caused the USSR to remove its troops from Afghanistan. See
Also Afghanistan: History.
relationship with the Congress of the United States, which was
controlled by his own party, was often strained. Many members
found Carter aloof and clumsy at political dealing. The
administration's inexperience in dealing with Congress
contributed to the defeat, among other things, of a proposal
for a consumer protection agency and a bill to make labor
union organizing easier.
eventually won congressional approval of a program to decrease
U.S. dependence on imported oil by encouraging alternative
sources of energy and deregulating the price of oil and
natural gas produced in the United States. Freeing domestic
oil prices, however, caused a rise in inflation, an increase
in prices of goods and services without an increase in their
value. Inflation, which had been increasing since the late
1960s, now reached its highest point since the end of World
War II in 1945. Carter refused to impose price or wage
controls; instead, he asked large businesses to hold down
prices and labor unions to avoid new wage demands.
Unfortunately, these measures had little effect.
problems also plagued the Carter administration. Budget
Director Bert Lance was forced to resign in 1977 amid charges
of banking irregularities; a medical-policy adviser left in
the wake of a minor drug scandal; and United States Ambassador
to the United Nations Andrew Young resigned in 1979 after the
disclosure of a diplomatic indiscretion.
brother, Billy, received at least $220,000 from Libya, either
as a loan or for services never revealed; the Libyan
government had been denounced by the State Department for
supporting terrorism. Attorney General Benjamin R. Civiletti,
moreover, was accused of covering up Billy Carter's
relationship with Libya, but a Senate investigation in 1980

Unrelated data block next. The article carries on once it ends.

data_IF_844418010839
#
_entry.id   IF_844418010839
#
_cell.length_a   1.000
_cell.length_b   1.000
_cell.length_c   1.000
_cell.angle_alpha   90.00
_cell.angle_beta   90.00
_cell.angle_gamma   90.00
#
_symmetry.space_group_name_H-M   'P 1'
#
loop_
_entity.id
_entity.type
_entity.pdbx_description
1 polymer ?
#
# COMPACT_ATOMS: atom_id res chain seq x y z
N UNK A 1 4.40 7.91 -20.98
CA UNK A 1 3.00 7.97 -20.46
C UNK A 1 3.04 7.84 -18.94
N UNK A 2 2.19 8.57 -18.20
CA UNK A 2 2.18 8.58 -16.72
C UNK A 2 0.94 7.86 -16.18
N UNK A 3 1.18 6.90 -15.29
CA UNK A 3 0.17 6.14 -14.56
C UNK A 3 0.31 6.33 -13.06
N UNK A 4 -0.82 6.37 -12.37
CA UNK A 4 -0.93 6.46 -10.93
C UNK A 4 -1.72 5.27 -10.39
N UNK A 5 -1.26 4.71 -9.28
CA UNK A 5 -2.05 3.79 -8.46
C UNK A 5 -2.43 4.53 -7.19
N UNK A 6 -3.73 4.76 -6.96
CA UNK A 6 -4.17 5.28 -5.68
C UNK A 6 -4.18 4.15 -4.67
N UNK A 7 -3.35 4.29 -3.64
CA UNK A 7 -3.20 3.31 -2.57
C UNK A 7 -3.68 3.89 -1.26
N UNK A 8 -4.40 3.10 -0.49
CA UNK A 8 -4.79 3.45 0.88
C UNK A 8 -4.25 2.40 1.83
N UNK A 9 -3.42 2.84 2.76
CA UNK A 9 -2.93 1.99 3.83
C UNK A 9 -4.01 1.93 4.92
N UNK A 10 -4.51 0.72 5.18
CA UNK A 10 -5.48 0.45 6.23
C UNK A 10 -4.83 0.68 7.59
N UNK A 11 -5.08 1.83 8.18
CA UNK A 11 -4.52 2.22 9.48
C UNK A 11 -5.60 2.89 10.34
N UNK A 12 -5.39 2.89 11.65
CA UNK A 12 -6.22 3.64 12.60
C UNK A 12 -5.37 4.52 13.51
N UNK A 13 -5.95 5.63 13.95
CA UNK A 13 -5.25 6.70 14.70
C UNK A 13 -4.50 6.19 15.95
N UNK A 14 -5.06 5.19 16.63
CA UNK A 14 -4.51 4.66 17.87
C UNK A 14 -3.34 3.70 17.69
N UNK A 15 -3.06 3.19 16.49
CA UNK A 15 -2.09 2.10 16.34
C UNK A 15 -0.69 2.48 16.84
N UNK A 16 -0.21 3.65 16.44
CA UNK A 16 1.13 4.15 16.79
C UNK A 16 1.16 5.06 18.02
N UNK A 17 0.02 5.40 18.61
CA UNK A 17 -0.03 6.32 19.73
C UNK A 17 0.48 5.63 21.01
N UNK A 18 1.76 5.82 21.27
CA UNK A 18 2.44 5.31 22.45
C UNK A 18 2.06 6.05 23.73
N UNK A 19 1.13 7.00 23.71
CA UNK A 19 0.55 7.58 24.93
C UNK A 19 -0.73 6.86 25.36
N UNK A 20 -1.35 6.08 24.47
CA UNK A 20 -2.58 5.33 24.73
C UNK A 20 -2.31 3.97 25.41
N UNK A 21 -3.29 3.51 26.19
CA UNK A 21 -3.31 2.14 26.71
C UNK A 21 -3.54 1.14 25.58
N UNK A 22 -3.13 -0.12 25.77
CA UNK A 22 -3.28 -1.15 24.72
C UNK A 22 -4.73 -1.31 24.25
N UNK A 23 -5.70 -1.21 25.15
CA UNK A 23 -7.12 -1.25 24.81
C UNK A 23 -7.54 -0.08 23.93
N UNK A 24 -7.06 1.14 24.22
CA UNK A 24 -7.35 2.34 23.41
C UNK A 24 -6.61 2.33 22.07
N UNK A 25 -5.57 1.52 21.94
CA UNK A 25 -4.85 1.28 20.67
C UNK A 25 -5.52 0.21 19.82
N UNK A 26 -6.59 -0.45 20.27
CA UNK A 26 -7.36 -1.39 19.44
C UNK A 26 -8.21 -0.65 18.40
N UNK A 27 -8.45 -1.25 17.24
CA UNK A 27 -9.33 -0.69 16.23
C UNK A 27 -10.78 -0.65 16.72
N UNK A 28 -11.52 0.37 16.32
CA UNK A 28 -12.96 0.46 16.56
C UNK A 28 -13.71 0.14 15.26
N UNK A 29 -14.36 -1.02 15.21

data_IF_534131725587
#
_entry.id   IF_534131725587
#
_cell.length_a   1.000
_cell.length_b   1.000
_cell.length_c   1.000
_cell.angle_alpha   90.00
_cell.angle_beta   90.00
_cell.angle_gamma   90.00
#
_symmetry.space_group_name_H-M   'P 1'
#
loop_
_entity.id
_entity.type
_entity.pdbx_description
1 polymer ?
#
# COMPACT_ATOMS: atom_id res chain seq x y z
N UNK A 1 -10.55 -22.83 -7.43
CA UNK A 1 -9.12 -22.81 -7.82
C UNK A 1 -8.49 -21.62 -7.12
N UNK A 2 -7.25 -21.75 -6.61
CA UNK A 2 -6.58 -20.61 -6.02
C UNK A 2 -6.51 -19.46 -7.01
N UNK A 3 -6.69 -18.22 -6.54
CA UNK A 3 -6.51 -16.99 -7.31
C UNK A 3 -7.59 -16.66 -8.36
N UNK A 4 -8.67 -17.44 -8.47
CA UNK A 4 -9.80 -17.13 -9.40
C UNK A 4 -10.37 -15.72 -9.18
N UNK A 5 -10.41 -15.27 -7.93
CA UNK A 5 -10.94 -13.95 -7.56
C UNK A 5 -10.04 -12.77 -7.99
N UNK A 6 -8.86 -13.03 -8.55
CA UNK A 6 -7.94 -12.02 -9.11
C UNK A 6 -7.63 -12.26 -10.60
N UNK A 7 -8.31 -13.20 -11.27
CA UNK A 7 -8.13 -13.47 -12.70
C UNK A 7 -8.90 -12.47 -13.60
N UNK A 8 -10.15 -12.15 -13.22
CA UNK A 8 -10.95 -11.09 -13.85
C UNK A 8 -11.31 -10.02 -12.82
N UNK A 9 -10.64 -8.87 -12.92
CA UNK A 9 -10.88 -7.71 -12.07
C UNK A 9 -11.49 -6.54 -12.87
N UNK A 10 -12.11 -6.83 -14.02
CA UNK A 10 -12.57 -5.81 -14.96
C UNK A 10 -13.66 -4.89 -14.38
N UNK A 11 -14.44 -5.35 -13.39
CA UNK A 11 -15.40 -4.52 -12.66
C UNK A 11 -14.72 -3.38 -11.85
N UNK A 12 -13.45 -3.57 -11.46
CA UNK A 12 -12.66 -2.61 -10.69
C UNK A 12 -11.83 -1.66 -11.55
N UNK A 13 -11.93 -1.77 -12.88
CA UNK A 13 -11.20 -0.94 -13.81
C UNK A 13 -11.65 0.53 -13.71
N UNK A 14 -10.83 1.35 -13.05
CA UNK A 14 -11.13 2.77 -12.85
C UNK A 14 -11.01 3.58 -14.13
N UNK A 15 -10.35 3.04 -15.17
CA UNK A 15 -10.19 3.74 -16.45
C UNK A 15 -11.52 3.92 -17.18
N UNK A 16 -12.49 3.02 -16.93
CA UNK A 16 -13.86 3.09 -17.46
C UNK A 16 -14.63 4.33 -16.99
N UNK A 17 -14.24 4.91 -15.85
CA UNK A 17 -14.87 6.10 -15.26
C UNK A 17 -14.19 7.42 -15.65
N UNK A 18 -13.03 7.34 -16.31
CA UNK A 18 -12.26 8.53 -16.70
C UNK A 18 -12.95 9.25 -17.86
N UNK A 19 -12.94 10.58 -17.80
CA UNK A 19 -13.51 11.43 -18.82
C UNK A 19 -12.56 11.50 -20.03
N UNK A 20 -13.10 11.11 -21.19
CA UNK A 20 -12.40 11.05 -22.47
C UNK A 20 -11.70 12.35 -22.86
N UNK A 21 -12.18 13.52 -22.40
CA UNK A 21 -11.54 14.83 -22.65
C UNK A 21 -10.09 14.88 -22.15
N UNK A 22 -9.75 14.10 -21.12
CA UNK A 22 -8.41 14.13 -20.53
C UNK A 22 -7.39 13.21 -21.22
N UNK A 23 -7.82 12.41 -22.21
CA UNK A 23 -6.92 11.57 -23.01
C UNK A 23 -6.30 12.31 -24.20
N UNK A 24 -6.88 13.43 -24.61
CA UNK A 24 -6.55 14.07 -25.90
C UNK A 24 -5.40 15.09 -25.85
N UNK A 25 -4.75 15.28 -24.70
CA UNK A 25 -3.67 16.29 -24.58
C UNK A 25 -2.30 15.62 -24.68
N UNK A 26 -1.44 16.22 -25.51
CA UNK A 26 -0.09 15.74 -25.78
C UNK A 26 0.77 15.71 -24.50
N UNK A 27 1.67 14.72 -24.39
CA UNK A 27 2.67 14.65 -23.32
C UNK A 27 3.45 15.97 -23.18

failed to clear up these matters.
in 1980, a federal grand jury decided that charges that White
House Chief of Staff Hamilton Jordan had used cocaine were not
supported by sufficient evidence to file charges, and the
Justice Department decided against formally investigating
Treasury Secretary G. William Miller, who had denied knowing
that a company of which he had once been chairman had spent
millions of dollars on illegal payoffs.
the end of his term, Carter believed that his most critical
problem was a vague sense of ill-being in the United States
that, he felt, had produced a crisis of “national will.”
The gloom hanging over the administration deepened even
further when in 1979 Senator Edward M. Kennedy of
Massachusetts announced that he would challenge Carter for the
Democratic nomination. Party leaders generally supported
Carter, however. Claiming that he was needed to watch over the
nation's business, Carter did almost no primary campaigning
and refused even to debate Kennedy.
strategy paid off in the short run: Carter won two-thirds of
the primaries. But he lost several important primaries to
Kennedy, those of New York, Pennsylvania, and California.
Kennedy, refusing to concede defeat even after Carter had won
many more than the 1666 delegates required for nomination,
fought on for a more liberal party platform. Carter was forced
to accept most of his proposals.
during the campaign Carter could never quite arouse Democratic